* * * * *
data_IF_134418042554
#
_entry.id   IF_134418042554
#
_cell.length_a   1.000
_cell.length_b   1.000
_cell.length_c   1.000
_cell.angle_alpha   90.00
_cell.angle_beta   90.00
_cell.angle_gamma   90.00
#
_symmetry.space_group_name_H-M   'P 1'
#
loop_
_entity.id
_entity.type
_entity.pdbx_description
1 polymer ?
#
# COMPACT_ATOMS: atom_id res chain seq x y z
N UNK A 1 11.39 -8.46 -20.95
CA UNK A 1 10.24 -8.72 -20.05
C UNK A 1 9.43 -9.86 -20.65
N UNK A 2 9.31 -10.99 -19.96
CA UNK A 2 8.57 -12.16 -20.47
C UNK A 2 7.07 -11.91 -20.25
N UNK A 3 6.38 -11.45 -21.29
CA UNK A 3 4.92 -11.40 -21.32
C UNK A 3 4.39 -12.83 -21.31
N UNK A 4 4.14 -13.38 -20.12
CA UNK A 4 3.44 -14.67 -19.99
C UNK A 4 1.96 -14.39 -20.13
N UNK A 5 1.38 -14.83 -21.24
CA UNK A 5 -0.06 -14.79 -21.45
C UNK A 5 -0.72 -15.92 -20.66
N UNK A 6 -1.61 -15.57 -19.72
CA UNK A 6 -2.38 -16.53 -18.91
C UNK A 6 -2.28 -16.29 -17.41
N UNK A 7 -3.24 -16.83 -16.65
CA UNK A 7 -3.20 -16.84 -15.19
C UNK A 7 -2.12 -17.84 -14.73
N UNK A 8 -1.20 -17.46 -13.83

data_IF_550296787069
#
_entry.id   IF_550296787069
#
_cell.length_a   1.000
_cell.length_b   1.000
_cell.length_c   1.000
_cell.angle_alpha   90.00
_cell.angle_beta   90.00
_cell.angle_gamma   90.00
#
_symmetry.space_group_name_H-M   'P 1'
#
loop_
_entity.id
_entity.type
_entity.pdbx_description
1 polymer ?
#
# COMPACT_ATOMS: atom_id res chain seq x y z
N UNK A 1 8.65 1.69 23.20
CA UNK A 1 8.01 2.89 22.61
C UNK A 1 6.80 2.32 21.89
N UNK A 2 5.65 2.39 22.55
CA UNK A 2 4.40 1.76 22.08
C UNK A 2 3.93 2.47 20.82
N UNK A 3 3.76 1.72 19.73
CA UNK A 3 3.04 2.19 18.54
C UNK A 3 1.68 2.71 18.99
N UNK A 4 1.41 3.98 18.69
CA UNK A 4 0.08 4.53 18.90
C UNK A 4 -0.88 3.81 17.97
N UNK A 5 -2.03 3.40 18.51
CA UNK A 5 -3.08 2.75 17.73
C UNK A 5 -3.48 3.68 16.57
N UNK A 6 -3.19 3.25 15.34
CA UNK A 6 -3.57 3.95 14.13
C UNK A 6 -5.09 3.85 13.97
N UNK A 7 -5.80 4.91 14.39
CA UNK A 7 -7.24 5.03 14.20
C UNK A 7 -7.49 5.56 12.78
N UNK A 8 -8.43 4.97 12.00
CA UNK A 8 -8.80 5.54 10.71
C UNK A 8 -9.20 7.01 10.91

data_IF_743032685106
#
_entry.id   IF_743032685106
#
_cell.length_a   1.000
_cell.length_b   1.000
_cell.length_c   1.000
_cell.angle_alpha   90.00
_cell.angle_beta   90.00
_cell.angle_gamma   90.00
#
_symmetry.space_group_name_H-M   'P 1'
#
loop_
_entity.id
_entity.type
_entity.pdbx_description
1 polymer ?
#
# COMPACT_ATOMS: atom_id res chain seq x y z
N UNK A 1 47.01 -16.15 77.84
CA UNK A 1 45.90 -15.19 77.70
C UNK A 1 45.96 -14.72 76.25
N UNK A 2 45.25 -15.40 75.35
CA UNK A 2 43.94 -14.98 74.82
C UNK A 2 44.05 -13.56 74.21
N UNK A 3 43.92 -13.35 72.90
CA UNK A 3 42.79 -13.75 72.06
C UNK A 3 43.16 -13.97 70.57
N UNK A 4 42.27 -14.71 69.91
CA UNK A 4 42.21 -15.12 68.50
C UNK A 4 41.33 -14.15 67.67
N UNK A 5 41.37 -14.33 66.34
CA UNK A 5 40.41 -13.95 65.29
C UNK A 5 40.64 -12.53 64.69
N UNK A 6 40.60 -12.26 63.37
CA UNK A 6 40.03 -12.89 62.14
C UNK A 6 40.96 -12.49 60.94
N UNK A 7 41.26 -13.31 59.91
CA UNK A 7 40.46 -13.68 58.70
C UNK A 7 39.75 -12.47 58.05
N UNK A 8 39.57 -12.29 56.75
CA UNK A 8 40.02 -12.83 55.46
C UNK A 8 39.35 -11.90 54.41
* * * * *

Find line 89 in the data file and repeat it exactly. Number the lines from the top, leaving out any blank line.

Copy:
_entry.id   IF_743032685106